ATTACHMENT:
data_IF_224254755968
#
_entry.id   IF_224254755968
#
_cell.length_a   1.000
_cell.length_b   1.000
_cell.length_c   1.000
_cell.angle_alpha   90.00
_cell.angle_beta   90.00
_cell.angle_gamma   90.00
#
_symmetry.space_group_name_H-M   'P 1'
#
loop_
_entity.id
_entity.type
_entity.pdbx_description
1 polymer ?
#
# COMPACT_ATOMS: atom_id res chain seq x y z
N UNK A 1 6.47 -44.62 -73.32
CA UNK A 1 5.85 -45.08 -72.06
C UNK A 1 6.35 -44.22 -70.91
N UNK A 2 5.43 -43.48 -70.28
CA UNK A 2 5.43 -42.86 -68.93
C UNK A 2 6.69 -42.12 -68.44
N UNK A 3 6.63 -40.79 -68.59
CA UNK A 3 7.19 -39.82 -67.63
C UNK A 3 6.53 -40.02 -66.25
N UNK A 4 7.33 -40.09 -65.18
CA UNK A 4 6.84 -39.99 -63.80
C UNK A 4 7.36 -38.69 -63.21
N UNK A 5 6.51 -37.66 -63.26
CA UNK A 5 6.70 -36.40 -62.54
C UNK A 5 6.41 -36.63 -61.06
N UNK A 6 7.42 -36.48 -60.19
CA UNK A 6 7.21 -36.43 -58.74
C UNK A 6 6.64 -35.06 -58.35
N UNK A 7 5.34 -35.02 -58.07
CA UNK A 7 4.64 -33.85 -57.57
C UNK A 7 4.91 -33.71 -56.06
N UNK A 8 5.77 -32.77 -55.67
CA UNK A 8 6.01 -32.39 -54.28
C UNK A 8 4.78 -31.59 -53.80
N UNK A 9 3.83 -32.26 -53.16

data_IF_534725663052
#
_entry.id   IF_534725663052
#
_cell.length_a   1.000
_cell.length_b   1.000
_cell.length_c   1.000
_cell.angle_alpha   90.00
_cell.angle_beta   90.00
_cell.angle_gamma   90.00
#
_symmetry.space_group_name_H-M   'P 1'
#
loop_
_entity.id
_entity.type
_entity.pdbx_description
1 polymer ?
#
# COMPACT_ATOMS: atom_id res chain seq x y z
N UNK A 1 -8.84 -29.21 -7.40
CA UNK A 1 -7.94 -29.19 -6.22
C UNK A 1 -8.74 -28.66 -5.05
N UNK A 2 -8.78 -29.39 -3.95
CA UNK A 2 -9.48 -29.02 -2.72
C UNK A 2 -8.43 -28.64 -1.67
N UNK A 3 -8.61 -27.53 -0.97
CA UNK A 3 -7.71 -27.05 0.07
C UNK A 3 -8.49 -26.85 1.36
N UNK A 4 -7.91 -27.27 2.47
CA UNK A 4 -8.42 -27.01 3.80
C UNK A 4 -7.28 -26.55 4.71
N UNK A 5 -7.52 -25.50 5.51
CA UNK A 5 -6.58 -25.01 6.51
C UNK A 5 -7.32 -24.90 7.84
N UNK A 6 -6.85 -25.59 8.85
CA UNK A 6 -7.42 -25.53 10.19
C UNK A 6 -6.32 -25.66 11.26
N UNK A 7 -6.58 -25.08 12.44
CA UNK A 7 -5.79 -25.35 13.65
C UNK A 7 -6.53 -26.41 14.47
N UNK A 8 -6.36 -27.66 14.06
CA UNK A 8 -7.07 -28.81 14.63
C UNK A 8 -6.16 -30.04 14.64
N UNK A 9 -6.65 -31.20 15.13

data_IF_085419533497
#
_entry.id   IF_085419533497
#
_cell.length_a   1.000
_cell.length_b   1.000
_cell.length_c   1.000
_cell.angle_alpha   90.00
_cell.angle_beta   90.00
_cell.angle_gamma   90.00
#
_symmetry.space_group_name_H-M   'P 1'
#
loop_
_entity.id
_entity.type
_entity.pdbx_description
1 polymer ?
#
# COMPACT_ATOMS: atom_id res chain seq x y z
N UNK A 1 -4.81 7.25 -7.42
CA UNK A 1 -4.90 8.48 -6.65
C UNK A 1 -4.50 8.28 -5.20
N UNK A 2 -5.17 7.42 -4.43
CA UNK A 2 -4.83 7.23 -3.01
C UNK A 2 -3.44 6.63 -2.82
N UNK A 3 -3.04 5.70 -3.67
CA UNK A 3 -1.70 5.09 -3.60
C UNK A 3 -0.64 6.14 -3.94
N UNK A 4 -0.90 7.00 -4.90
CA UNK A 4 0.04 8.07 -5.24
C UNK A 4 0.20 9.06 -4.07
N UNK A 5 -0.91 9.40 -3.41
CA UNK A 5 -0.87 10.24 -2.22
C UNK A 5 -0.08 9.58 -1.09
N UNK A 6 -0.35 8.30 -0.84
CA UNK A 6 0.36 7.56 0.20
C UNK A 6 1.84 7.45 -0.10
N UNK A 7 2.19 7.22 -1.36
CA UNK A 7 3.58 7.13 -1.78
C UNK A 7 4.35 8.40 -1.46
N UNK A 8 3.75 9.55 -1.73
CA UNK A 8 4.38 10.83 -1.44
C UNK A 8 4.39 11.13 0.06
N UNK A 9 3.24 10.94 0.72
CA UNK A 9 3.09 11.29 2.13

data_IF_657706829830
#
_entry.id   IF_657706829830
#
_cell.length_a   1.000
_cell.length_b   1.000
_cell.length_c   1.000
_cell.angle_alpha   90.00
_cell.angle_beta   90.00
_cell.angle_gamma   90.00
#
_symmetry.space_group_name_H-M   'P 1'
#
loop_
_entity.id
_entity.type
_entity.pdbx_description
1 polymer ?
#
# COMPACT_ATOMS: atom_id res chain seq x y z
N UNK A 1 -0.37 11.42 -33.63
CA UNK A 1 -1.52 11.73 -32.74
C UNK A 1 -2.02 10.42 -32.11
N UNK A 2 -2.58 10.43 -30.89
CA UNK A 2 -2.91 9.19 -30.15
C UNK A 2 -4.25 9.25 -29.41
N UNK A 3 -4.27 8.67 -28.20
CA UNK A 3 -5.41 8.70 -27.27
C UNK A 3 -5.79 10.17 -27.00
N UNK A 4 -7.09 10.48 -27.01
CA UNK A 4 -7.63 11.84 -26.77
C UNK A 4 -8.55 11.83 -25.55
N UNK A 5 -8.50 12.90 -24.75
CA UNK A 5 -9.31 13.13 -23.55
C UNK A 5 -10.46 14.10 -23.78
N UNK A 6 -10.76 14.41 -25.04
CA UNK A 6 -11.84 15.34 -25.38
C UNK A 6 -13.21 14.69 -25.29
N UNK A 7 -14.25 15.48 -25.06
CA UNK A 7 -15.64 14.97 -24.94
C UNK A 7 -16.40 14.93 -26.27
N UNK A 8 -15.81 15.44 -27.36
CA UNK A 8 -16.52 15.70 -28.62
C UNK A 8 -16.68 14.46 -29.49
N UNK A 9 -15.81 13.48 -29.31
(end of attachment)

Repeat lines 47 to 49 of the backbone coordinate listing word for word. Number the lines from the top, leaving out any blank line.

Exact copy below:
#
_entry.id   IF_534725663052
#